The 90 acre Dutch Fort was acknowledged as an archeological reserve by the UN since 1969. A best example of a fortified city built by Europeans in South and South East Asia, showing combination of European architectural style and South Asian tradition.

Sacred City of Anuradhapura
Date of Inscription: 1982
Anuradhapura, the pre-Christian capital is a stately metropolis of striking monuments, parks and irrigation lakes. This sacred city was established around a cutting from Buddha’s fig tree which was brought by Sanghamitta (founder of an order of Buddhist nuns) in the 3rd century BC.

Anuradhapura was ranked after Egypt’s Pyramid as the world most massive ancient monuments. The 2,200 year old Sacred Bo Tree, the Royal Twin Baths and Isurumuniya Lovers are some the attractions in the sacred city.

Sacred City of Kandy
Date of Inscription: 1988
A picturesque hill capital, Kandy was the last stronghold against the Portuguese, Dutch and British colonial domination until 1815. Set in the midst of mountain ranges, lake, river, tea plantation and spice garden.

This sacred Buddhist site is popularly known as city of Senkadagalapura, the last capital of the Sinahala kings whose patronage allowed the Sinhala culture to prosper for more than 2,500 years, a sanctuary of medieval culture, arts, crafts and life-styles with heritage sites in and around the city.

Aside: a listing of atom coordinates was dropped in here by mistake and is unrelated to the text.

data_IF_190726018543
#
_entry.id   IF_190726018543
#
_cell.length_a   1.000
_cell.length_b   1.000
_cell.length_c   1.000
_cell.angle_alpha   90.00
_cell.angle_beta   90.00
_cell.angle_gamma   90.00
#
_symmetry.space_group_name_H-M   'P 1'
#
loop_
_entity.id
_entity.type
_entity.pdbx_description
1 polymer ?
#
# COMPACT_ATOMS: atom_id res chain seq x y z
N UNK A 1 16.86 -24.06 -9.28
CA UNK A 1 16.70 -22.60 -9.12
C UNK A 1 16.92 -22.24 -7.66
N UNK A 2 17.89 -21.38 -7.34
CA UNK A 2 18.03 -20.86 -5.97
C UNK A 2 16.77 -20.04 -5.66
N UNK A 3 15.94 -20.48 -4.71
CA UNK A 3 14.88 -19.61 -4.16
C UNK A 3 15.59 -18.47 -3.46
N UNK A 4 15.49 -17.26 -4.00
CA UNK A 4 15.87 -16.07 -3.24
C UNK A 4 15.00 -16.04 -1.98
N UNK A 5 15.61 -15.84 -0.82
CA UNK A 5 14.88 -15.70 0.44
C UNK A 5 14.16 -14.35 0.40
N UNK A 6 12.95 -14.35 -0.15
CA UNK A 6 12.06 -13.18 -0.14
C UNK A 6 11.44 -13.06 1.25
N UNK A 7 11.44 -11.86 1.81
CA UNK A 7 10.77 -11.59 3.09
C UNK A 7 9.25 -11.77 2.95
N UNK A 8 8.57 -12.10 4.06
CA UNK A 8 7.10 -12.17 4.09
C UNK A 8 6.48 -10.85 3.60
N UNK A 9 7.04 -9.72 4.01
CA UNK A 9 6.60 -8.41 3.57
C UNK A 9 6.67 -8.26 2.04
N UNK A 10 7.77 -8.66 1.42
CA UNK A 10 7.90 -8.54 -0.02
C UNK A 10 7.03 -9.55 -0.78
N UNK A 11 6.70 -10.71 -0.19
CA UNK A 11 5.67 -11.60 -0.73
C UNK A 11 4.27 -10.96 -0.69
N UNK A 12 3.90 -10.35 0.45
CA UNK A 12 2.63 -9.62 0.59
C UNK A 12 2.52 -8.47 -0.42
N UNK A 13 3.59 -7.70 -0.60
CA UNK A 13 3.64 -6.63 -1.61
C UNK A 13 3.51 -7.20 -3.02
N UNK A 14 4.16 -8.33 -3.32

The magnificent 16th- 19th century Dalada Maligawa or Temple of the Sacred Tooth enshrines Sri Lanka’s most important relic of Buddha. The temple was a part of a complex of buildings which includes the King’s Palace and the Queen’s Palace. Some of the other sites in the area are the impressive shrines dedicated to the guardian deities: Natha, Vishnu and Pathini.

There are numerous temples around the hills of Kandy which features distinctive architecture, murals and carving of the late medieval period, including the hilltop Lankatilleke and Gadaladeniya.

Sinharaja Forest Reserve
Date of Inscription: 1988
Sinharaja Forest Reserve is situated on the south west of Sri Lanka possibly the least disturbed tropical rainforest and holds the most number of endemic species of flora and fauna. Above 60% of the trees are endemic and considered to be rare. It serves as a refuge to more than 50% of the country’s endemic species of mammals and butterflies as well as a home to a great number of bio-diversity.

The area ha a narrow strip of undulating terrain consisting of a series of ridges and valleys. An evergreen forest with scrublands, with a very high endemism, 95% of the bird species in the area are endemic to Sri Lanka. Threatened mammals such as leopard and Indian elephants, purple faced langur also resides in the forest.

Sinharaja region has referred to be the home of a legendary lion of Sri Lanka. It is the last extensive primary lowland tropical rain forest of the country, the reserved remained untouched until 1968, when the government issued a directive to extract timber for the plywood sawmill and chip wood complex established at Kosgama. At present there are 6,500 to 7,000 ha of unlogged forest.